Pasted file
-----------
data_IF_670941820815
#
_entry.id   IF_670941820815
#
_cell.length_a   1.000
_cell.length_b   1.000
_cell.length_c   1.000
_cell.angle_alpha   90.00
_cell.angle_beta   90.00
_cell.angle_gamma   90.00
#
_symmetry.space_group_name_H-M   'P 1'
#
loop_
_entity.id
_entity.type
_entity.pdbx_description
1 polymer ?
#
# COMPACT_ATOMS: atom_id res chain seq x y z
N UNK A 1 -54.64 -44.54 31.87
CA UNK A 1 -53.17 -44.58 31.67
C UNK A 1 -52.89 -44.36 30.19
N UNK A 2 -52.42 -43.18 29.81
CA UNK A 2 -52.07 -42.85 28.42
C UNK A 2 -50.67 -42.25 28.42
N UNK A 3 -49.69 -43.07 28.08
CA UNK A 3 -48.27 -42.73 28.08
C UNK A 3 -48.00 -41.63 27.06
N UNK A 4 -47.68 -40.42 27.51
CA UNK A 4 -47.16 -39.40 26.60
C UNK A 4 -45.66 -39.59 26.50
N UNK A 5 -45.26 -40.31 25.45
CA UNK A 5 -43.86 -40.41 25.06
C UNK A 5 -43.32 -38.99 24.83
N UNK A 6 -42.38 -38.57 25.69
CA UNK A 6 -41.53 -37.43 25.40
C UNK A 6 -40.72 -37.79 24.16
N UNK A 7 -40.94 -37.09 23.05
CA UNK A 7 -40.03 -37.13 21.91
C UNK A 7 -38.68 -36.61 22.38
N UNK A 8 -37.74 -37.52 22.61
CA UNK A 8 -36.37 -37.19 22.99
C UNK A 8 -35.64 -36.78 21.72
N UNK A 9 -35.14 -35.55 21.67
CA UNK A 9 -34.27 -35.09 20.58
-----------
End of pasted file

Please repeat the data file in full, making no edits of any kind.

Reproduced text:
data_IF_670941820815
#
_entry.id   IF_670941820815
#
_cell.length_a   1.000
_cell.length_b   1.000
_cell.length_c   1.000
_cell.angle_alpha   90.00
_cell.angle_beta   90.00
_cell.angle_gamma   90.00
#
_symmetry.space_group_name_H-M   'P 1'
#
loop_
_entity.id
_entity.type
_entity.pdbx_description
1 polymer ?
#
# COMPACT_ATOMS: atom_id res chain seq x y z
N UNK A 1 -54.64 -44.54 31.87
CA UNK A 1 -53.17 -44.58 31.67
C UNK A 1 -52.89 -44.36 30.19
N UNK A 2 -52.42 -43.18 29.81
CA UNK A 2 -52.07 -42.85 28.42
C UNK A 2 -50.67 -42.25 28.42
N UNK A 3 -49.69 -43.07 28.08
CA UNK A 3 -48.27 -42.73 28.08
C UNK A 3 -48.00 -41.63 27.06
N UNK A 4 -47.68 -40.42 27.51
CA UNK A 4 -47.16 -39.40 26.60
C UNK A 4 -45.66 -39.59 26.50
N UNK A 5 -45.26 -40.31 25.45
CA UNK A 5 -43.86 -40.41 25.06
C UNK A 5 -43.32 -38.99 24.83
N UNK A 6 -42.38 -38.57 25.69
CA UNK A 6 -41.53 -37.43 25.40
C UNK A 6 -40.72 -37.79 24.16
N UNK A 7 -40.94 -37.09 23.05
CA UNK A 7 -40.03 -37.13 21.91
C UNK A 7 -38.68 -36.61 22.38
N UNK A 8 -37.74 -37.52 22.61
CA UNK A 8 -36.37 -37.19 22.99
C UNK A 8 -35.64 -36.78 21.72
N UNK A 9 -35.14 -35.55 21.67
CA UNK A 9 -34.27 -35.09 20.58